- $10 for punch card gets you:
- One 3-oz macchiato ($2.75 value)
- One 6-oz traditional cappuccino($3.00 value)
- One 8-oz latte ($3.00 value)
- One 12-oz mocha ($4.00 value)
- One 8-oz bee house ($2.50 value)
- And one 16-oz SO cold brew ($5.00 value)
- May purchase 1 per person
- Sorry, no substitutions
- Promotion Expires April 30, 2013
Of course you know that the coffee experience has moved far beyond the straight-up cup of joe, but what beverage suits you best? It’s time for some experimentation, and there’s no better research tool than this eggcellent slightly better than half-price deal from Broadway Coffeehouse in Salem. Pick up your punch card—a $20.25 value—and you’ll be launched on a coffee-tasting flight. Drink them all in one day or come in and try one each day. All of the beans are courtesy of Stumptown Coffee Roasters, and their fragrance might well stimulate your appetite. You’ll be in luck: Broadway Coffeehouse also stocks the delicious baked goods of Great Harvest Bread Company.
This is no cramped corner bistro: Broadway Coffeehouse is a stylish, 3,000-square-foot caffeine mecca. Sprawling over two stories, Broadway has conference rooms for business meetings, a two-story sun room, a family room for the toddler set, free wireless, outdoor seating for sunny weather and a fireplace for rainy days.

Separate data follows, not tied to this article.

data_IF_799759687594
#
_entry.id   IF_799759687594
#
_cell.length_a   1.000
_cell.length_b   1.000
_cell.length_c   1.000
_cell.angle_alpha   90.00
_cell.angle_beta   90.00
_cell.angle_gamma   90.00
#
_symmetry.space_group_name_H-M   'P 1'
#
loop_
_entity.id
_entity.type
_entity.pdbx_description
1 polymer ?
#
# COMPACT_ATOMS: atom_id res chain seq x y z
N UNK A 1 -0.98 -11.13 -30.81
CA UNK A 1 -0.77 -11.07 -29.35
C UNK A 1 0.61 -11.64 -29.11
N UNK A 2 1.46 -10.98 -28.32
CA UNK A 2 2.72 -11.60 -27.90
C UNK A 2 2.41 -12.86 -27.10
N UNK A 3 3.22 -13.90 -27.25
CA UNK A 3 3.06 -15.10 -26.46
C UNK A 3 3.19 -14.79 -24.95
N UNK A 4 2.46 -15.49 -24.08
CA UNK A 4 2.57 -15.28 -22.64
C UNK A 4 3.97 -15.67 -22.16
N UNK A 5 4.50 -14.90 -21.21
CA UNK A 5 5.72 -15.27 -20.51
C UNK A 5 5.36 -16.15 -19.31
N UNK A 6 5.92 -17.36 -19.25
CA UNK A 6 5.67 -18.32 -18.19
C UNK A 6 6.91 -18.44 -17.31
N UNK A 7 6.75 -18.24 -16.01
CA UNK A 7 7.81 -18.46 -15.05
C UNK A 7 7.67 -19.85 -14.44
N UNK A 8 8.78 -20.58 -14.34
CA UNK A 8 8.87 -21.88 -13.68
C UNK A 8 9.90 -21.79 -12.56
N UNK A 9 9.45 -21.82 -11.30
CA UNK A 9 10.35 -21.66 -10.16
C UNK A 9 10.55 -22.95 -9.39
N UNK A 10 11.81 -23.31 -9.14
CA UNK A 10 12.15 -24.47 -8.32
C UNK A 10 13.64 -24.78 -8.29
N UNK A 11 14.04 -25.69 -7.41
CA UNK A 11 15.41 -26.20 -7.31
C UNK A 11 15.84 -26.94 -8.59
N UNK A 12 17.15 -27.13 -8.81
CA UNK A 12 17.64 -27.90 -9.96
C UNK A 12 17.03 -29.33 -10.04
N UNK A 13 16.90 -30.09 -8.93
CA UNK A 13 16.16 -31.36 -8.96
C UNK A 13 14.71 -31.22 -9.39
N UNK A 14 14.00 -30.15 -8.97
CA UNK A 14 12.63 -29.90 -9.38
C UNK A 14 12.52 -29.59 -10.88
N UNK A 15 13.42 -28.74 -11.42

$10 for gourmet coffee punch card at Broadway Coffeehouse
- Voucher valid 24 hours after purchase. Merchant must abide by state gift certificate laws. No cash back. Not valid on tax or gratuity, which should be based on pre-discount price. Voucher cannot be combined or used in conjunction with any other offer, coupon, special or promotion. Exchange voucher for punchcard. Get as many drinks a day from your card as you like. Punchcard is for 6 specified coffee drinks only, no substitutions. Punch card will be good through 4/30/2013. May purchase 1 per person.
The Merchant, not DealChicken, is solely responsible for this Deal. This Deal is subject to the Terms of Service and HOW DEALCHICKEN WORKS.
The King of England banned coffeehouses in 1675 because he became convinced they were places where people would meet to conspire against him. Today coffee is the second most traded commodity on earth.